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changes across the receiver array, standard methods for estimating slowness, such as STC processing, which relies on


wave-shape


similarity, must be adapted to handle dispersive waves. Dispersive STC processing identifies the slowness of individual frequency components.1 1 A plot of flexural-wave slowness versus frequency is called a dispersion curve (below). Dispersion-curve analysis compares modeled acoustic dispersion curves for homogeneous isotropic formations with curves measured by borehole sonic tools.1 2


The radial depth of investigation of flexural waves is approximately one wavelength. Low- frequency flexural waves probe deep into the formation, and high-frequency flexural waves have shallower depths of investigation. Analysis of flexural-mode slowness as a function of frequency can therefore provide detailed information about the formation near and far from the borehole. At zero frequency, flexural-wave slowness is the true formation shear slowness. Plotting flexural-wave slowness versus frequency and identifying the zero-frequency limit of the curve allow estimation of formation shear slowness. In this way, analysis of flexural-wave dispersion allows estimation of shear slowness in fast or slow formations.1 3


Up to now, this article has concentrated on the simplest case of a homogeneous isotropic formation and monopole and dipole sources. Such a formation has one P-wave slowness, one Stoneley-wave slowness and one S-wave slowness. Most of the applications for using sonic-logging results to infer formation porosity, permeability, fluid type, elastic moduli, lithology or mineralogy have been developed for homogeneous isotropic formations. Additional complexities arise in inhomogeneous or anisotropic formations. The rest of this article addresses anisotropy first, then looks at inhomogeneous formations.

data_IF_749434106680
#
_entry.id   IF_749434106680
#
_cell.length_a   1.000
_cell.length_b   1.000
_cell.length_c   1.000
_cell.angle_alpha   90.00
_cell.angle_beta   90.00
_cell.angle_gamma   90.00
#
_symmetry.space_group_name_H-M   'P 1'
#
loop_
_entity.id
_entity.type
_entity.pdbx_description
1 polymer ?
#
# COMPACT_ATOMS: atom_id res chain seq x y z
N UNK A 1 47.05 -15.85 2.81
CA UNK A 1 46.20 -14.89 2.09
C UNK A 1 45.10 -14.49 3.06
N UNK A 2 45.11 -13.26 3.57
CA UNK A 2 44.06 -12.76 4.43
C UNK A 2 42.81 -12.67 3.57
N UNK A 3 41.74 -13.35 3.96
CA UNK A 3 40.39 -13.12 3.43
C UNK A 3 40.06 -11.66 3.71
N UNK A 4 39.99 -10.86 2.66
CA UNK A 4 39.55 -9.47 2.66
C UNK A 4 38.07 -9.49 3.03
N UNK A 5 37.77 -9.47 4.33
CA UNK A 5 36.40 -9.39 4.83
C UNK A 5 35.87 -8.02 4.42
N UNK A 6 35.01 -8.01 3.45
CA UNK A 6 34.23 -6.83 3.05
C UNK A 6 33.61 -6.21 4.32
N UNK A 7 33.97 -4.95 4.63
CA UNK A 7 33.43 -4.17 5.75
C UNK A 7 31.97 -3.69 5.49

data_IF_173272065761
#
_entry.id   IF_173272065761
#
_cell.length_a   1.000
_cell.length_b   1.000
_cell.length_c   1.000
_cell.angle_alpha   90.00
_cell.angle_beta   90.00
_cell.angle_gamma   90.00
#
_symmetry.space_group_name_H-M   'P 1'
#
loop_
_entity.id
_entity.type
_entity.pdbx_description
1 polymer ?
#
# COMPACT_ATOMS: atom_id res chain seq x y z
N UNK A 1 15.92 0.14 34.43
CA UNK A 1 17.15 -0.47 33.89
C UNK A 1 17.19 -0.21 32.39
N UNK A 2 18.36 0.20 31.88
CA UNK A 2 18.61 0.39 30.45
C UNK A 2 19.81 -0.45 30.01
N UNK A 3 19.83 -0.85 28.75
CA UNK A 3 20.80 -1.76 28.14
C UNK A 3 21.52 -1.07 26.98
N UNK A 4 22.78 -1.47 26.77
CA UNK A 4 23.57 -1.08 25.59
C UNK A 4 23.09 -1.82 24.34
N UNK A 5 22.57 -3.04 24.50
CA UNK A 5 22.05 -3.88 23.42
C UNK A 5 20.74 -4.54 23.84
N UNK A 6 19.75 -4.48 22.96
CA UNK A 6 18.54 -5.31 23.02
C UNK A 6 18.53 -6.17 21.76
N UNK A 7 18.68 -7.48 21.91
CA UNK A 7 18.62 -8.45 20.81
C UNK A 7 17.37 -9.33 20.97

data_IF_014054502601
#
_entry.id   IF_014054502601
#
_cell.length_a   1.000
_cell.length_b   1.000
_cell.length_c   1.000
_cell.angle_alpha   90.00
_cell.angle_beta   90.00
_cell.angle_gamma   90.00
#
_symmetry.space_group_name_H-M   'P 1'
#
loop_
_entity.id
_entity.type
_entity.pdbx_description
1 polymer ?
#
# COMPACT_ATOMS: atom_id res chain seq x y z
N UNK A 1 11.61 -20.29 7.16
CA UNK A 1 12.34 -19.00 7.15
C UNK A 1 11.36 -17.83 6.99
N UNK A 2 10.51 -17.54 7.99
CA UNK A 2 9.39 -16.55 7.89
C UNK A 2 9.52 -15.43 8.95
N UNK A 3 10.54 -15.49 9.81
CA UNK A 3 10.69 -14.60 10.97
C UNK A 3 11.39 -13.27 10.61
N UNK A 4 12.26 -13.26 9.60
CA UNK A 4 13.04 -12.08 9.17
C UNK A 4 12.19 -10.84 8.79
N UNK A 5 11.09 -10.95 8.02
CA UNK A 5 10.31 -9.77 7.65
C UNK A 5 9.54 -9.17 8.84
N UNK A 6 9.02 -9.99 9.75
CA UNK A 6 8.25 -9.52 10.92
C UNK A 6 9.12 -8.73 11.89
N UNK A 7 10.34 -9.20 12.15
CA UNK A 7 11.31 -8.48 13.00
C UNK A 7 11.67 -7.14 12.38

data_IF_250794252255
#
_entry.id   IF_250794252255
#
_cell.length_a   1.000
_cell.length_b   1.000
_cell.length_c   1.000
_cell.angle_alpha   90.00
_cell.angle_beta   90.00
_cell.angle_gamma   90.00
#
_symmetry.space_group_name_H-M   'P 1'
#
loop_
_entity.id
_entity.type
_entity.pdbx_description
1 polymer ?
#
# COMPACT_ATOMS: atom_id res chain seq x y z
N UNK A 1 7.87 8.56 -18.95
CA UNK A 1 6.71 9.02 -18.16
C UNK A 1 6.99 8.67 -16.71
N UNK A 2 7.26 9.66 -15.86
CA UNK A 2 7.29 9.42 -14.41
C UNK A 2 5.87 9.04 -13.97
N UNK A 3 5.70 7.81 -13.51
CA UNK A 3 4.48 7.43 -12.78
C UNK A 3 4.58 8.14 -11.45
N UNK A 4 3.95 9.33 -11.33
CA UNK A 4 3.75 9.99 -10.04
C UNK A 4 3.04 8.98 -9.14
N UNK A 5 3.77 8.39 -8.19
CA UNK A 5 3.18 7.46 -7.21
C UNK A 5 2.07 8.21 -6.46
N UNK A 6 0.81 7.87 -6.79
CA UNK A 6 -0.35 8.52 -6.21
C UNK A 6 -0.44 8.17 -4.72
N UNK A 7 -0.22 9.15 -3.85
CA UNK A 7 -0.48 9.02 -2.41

Anisotropy


The spatial alignment of mineral grains, layers, fractures or stress causes wave velocity to vary with direction, a property called anisotropy.1 4


In


seismic surveys, the anisotropy of the overburden shales is known to cause imaging difficulties that need to be corrected to place reservoir targets at the correct location. Information about aniso- tropy is also needed whenever an understanding of rock mechanics is required. Directional drilling, drilling in tectonically active areas, designing oriented-perforating jobs, planning hydraulic-fracturing operations and developing pressure-supported recovery plans all benefit from knowledge of elastic anisotropy. The natural processes that cause anisotropy


4 0 0 3 0 0 Stoneley


also cause it to have one of two main orientations: horizontal or vertical. To a first approximation, horizontal layers create an anisotropic medium that may be considered isotropic in


2 0 0


Dipole flex ural


1 0 0 Shear 0 0 2 4 6 8 F requency, kH z


> Dispersion curves characterizing slow ness at different freq uencies in an isotropic form ation. Shear w aves are not dispersive; all their freq uency com ponents travel at the sam e slow ness. Stoneley w aves are only slightly dispersive. Flex ural m odes ex cited b y a dipole source ex hib it large dispersion in this form ation. At the zero-freq uency lim it,  ex ural-w ave slow ness tends to the shear-w ave slow ness ( dotted line) .